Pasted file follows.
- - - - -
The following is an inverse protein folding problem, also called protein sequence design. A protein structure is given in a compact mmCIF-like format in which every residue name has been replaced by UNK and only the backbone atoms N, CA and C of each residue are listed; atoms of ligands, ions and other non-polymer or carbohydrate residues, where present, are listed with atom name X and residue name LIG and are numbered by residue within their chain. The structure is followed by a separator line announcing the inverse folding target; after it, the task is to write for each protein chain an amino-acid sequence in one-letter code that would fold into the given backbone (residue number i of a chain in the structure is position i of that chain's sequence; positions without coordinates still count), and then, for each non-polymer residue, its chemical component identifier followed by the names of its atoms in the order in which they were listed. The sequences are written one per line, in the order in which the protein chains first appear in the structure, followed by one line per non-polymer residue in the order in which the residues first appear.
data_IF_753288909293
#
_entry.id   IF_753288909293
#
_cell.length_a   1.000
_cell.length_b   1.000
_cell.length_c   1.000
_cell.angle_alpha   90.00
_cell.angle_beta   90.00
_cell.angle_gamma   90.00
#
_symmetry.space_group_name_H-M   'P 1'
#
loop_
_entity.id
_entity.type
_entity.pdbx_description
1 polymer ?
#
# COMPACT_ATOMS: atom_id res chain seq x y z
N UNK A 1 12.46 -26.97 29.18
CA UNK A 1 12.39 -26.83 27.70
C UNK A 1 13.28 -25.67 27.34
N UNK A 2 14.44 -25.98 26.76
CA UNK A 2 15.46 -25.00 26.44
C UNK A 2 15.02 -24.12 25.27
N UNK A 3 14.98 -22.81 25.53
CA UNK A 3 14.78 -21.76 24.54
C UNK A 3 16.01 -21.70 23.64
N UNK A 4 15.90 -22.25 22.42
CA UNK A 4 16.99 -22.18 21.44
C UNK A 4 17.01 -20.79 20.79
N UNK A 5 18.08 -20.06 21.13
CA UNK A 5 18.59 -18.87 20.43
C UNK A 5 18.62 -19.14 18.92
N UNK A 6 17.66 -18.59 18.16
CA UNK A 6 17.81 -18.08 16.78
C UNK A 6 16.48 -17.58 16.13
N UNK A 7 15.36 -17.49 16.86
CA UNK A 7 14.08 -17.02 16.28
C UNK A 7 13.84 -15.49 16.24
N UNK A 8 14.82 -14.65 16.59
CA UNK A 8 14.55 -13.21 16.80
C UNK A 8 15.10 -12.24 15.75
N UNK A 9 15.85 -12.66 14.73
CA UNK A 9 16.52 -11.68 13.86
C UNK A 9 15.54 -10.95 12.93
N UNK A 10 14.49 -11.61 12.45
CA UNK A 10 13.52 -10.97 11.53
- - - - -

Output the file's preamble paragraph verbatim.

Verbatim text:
The following is an inverse protein folding problem, also called protein sequence design. A protein structure is given in a compact mmCIF-like format in which every residue name has been replaced by UNK and only the backbone atoms N, CA and C of each residue are listed; atoms of ligands, ions and other non-polymer or carbohydrate residues, where present, are listed with atom name X and residue name LIG and are numbered by residue within their chain. The structure is followed by a separator line announcing the inverse folding target; after it, the task is to write for each protein chain an amino-acid sequence in one-letter code that would fold into the given backbone (residue number i of a chain in the structure is position i of that chain's sequence; positions without coordinates still count), and then, for each non-polymer residue, its chemical component identifier followed by the names of its atoms in the order in which they were listed. The sequences are written one per line, in the order in which the protein chains first appear in the structure, followed by one line per non-polymer residue in the order in which the residues first appear.